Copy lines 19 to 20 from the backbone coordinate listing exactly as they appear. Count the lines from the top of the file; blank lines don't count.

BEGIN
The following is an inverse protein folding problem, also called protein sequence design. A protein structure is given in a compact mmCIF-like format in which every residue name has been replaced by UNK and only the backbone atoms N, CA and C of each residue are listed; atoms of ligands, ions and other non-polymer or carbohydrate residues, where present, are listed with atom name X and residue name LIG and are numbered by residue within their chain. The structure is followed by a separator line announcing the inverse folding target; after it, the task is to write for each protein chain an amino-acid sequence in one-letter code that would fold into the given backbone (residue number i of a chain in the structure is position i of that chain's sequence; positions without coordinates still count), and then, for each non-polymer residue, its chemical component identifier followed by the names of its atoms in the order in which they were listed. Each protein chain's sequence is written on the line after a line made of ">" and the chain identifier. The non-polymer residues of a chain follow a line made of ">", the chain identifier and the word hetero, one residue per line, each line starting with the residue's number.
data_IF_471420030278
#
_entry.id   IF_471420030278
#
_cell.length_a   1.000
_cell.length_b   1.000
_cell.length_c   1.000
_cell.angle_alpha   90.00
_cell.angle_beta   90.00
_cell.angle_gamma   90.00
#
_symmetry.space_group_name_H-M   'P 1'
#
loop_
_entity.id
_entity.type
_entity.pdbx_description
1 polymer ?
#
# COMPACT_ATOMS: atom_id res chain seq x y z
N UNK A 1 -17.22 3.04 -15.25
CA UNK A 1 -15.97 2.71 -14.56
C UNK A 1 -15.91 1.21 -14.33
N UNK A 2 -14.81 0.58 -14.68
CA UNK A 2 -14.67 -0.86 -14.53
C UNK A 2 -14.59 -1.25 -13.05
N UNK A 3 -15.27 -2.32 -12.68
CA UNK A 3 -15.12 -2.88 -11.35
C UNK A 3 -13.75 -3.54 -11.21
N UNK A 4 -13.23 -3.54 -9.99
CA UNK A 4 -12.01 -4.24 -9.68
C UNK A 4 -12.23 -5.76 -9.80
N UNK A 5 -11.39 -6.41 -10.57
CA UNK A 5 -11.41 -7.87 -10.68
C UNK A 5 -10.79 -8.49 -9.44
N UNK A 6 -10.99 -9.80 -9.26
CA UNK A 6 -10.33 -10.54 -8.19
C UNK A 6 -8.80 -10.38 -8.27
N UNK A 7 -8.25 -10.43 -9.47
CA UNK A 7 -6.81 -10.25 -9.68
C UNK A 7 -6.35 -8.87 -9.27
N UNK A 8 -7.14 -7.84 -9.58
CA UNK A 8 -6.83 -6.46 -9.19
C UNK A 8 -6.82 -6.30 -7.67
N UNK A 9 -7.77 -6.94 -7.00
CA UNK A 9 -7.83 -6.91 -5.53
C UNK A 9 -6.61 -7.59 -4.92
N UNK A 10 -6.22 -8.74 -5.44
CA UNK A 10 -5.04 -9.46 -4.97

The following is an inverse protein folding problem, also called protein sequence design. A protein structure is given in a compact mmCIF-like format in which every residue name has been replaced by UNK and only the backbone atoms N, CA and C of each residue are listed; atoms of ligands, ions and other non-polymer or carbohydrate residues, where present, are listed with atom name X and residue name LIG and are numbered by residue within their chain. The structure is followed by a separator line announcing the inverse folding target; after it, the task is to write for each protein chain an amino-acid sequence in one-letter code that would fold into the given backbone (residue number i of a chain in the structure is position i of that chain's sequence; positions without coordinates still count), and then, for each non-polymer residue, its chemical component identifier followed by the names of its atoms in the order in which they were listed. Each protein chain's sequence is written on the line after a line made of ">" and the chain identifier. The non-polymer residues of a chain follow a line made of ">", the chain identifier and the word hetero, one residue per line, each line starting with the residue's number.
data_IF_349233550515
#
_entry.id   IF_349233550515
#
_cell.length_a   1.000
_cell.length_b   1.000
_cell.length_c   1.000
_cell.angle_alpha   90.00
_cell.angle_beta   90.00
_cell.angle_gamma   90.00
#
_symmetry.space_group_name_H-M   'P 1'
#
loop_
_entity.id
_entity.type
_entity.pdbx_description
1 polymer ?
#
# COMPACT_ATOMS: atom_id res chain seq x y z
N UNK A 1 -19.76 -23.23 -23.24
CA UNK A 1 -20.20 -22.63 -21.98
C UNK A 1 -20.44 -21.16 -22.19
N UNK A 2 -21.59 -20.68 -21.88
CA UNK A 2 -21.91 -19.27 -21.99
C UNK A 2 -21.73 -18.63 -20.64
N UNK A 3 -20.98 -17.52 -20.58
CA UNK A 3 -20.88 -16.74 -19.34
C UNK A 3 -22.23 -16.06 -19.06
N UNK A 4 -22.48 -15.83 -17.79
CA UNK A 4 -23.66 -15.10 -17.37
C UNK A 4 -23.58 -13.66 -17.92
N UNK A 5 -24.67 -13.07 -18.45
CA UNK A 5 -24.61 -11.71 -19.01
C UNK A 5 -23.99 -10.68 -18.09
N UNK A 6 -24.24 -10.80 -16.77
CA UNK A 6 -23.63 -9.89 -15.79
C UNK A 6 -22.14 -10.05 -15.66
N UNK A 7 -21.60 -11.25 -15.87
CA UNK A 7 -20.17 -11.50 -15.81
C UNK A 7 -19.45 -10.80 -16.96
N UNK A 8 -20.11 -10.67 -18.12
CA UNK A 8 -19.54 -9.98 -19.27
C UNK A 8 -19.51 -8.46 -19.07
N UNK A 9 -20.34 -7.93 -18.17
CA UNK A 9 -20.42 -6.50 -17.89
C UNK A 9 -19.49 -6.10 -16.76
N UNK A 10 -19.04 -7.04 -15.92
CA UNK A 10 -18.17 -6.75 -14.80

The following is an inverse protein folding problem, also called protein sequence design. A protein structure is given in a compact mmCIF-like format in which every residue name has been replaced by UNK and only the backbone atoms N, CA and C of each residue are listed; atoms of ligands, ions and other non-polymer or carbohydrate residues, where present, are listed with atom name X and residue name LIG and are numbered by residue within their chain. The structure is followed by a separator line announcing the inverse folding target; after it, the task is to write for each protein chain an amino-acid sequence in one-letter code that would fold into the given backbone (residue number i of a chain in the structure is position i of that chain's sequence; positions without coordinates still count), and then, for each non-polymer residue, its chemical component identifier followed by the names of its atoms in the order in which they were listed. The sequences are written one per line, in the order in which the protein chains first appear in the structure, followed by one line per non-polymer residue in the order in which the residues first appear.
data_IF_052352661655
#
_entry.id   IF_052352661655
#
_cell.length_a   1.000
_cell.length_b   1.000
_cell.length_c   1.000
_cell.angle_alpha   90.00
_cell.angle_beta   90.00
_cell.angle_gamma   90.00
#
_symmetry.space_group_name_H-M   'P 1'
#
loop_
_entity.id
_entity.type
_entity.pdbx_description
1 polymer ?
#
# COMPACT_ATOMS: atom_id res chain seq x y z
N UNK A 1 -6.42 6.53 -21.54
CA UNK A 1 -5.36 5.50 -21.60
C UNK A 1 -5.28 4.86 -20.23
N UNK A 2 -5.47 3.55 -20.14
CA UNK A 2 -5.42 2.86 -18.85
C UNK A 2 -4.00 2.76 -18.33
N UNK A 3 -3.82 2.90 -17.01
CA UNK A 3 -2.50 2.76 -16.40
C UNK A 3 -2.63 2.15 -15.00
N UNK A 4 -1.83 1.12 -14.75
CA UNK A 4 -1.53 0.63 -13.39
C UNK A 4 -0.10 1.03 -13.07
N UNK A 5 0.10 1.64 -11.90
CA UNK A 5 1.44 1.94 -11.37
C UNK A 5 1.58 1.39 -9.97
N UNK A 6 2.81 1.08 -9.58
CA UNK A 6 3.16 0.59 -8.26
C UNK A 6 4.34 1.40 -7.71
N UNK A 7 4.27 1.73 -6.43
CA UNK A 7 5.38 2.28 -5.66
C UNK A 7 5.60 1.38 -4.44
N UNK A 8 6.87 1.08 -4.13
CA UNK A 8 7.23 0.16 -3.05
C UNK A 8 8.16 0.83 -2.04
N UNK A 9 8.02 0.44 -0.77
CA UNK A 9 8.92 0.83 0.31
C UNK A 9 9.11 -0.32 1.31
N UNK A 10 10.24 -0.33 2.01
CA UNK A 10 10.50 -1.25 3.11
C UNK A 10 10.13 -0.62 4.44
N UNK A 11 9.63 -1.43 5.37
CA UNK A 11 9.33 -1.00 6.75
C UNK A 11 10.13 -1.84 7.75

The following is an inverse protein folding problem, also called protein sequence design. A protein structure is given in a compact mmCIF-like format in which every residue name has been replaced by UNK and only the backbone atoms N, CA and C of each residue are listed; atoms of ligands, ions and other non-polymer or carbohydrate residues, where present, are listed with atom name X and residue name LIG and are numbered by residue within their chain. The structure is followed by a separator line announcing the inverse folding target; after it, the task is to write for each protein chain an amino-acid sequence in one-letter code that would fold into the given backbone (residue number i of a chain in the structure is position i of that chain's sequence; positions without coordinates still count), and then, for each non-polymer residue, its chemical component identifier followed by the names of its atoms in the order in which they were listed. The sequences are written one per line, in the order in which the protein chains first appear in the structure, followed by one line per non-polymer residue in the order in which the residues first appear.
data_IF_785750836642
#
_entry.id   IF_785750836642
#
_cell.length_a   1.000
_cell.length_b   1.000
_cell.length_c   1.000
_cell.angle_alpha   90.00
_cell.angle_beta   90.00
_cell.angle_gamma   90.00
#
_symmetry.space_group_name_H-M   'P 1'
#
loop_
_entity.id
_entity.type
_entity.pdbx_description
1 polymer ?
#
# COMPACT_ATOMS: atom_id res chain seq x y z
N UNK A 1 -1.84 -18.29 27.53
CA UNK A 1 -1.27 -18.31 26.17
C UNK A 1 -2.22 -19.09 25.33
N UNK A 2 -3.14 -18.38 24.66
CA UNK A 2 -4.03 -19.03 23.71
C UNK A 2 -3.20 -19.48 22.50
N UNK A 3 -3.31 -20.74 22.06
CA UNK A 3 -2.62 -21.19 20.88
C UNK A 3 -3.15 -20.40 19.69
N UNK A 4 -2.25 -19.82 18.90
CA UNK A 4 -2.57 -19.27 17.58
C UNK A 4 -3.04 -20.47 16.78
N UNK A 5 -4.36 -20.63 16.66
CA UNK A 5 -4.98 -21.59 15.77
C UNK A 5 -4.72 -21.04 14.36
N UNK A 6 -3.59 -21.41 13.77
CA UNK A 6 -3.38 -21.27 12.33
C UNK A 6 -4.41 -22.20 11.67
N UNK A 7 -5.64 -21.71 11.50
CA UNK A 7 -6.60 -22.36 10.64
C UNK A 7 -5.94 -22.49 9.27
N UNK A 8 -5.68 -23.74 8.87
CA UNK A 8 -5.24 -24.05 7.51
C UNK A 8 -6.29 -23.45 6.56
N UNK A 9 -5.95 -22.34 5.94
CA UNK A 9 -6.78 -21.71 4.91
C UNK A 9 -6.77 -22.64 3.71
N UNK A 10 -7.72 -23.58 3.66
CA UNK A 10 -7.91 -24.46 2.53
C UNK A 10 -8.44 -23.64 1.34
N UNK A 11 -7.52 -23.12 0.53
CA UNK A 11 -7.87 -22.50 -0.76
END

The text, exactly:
1 polymer ?
#